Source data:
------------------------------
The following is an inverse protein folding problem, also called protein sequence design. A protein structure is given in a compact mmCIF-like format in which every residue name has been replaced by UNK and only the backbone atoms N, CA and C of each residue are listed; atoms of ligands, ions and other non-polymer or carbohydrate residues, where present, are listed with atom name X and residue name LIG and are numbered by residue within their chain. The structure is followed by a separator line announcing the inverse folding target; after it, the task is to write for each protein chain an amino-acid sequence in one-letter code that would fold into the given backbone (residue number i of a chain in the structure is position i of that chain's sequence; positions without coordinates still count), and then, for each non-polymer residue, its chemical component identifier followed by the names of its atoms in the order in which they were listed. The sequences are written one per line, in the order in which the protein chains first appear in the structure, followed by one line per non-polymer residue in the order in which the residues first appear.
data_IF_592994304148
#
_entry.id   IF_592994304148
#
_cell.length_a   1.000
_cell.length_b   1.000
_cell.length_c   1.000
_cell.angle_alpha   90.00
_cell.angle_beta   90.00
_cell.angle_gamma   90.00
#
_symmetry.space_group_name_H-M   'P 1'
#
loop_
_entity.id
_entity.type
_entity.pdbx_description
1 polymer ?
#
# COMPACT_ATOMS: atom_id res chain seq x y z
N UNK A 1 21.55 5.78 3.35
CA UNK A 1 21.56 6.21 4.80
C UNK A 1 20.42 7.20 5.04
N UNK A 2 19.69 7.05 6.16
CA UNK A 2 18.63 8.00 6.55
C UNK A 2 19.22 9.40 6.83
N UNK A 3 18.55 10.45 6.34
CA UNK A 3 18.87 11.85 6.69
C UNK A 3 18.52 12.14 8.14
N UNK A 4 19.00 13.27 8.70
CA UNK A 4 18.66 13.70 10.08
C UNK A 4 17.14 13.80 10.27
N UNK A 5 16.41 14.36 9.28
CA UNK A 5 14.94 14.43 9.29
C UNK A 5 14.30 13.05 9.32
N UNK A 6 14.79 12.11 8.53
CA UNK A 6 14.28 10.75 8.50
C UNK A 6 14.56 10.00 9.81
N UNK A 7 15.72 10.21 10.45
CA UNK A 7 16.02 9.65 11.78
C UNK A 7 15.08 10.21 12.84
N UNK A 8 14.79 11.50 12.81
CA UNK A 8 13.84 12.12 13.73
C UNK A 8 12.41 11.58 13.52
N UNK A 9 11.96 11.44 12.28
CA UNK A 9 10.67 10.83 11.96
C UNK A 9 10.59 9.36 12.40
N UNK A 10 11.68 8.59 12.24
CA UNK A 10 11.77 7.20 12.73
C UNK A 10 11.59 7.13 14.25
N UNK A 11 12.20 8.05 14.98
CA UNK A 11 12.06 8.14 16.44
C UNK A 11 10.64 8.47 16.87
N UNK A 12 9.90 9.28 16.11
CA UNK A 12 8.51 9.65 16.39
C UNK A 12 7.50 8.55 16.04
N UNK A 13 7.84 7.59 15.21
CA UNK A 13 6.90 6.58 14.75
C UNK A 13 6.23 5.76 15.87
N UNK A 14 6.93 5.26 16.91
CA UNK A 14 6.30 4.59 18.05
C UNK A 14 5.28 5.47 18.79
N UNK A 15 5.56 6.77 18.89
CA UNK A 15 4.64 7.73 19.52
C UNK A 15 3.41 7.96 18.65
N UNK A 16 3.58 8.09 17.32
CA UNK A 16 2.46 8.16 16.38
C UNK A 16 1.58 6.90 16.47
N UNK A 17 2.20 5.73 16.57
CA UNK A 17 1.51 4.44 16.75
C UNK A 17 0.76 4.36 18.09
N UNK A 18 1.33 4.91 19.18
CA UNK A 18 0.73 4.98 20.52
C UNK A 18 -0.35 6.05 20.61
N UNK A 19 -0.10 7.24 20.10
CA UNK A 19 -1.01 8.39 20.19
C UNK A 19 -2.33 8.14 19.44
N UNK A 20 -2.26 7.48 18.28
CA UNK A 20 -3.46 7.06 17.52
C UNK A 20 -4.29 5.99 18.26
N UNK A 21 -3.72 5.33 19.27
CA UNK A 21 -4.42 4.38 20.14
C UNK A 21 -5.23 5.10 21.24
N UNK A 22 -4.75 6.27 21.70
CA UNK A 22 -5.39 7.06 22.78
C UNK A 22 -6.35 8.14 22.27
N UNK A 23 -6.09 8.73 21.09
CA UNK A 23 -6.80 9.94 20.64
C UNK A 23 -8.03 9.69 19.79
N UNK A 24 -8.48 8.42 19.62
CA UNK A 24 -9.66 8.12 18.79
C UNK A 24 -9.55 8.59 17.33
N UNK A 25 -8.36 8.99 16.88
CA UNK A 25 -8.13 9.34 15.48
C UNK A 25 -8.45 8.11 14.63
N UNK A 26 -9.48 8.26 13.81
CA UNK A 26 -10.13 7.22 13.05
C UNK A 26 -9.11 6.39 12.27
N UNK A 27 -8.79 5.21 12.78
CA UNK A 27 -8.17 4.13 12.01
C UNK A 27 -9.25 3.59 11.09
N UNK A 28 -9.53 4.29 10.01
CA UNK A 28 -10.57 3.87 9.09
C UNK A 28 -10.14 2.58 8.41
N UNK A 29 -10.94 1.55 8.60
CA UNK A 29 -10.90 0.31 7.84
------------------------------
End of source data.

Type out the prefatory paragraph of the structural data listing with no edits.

The following is an inverse protein folding problem, also called protein sequence design. A protein structure is given in a compact mmCIF-like format in which every residue name has been replaced by UNK and only the backbone atoms N, CA and C of each residue are listed; atoms of ligands, ions and other non-polymer or carbohydrate residues, where present, are listed with atom name X and residue name LIG and are numbered by residue within their chain. The structure is followed by a separator line announcing the inverse folding target; after it, the task is to write for each protein chain an amino-acid sequence in one-letter code that would fold into the given backbone (residue number i of a chain in the structure is position i of that chain's sequence; positions without coordinates still count), and then, for each non-polymer residue, its chemical component identifier followed by the names of its atoms in the order in which they were listed. The sequences are written one per line, in the order in which the protein chains first appear in the structure, followed by one line per non-polymer residue in the order in which the residues first appear.